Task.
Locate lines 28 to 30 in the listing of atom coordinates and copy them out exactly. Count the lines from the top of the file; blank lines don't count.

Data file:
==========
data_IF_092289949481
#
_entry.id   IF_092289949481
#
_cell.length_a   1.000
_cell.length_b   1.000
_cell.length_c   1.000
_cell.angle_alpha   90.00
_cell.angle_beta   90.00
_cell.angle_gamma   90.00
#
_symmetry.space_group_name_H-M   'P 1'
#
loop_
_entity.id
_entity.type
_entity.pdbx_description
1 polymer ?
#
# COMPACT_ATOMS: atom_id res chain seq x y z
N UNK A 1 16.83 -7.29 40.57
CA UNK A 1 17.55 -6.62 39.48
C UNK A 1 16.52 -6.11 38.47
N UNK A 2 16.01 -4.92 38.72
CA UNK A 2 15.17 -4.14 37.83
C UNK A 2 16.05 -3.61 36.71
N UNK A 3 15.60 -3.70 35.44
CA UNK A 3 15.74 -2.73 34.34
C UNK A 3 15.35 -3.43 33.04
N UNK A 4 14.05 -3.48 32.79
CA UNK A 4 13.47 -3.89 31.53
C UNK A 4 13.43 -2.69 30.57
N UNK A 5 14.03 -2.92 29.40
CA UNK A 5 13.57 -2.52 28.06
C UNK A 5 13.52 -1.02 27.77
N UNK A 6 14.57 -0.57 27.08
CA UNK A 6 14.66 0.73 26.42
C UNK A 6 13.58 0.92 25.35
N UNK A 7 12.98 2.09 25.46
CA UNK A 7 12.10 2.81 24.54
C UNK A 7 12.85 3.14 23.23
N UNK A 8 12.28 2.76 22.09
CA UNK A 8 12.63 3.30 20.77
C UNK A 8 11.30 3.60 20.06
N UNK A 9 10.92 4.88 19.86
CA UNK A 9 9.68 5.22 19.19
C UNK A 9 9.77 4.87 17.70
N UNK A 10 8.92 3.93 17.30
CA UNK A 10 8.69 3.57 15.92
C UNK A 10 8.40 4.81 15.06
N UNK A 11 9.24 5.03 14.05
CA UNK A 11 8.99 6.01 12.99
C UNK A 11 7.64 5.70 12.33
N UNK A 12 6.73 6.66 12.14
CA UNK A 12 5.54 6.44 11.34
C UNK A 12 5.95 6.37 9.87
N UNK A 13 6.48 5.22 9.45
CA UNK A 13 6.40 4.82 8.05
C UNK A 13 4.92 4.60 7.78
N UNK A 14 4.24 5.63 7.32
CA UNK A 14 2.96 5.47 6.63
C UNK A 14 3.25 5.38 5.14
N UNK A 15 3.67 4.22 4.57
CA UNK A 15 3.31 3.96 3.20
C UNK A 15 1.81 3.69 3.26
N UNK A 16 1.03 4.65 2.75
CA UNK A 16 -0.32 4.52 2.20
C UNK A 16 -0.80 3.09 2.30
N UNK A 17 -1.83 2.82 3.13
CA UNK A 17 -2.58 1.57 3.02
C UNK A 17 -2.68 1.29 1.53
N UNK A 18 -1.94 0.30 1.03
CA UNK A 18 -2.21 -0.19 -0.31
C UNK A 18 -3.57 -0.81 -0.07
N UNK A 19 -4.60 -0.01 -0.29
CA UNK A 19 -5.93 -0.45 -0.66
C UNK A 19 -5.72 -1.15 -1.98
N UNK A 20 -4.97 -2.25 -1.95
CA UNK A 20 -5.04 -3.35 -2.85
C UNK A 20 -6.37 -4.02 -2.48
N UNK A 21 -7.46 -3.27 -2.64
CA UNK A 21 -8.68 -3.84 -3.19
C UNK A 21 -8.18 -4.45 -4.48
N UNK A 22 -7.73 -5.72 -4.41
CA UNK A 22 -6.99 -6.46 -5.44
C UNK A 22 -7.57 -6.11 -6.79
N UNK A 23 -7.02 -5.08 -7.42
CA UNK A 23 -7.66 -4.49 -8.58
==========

CA UNK A 3 15.74 -2.73 34.34
C UNK A 3 15.35 -3.43 33.04
N UNK A 4 14.05 -3.48 32.79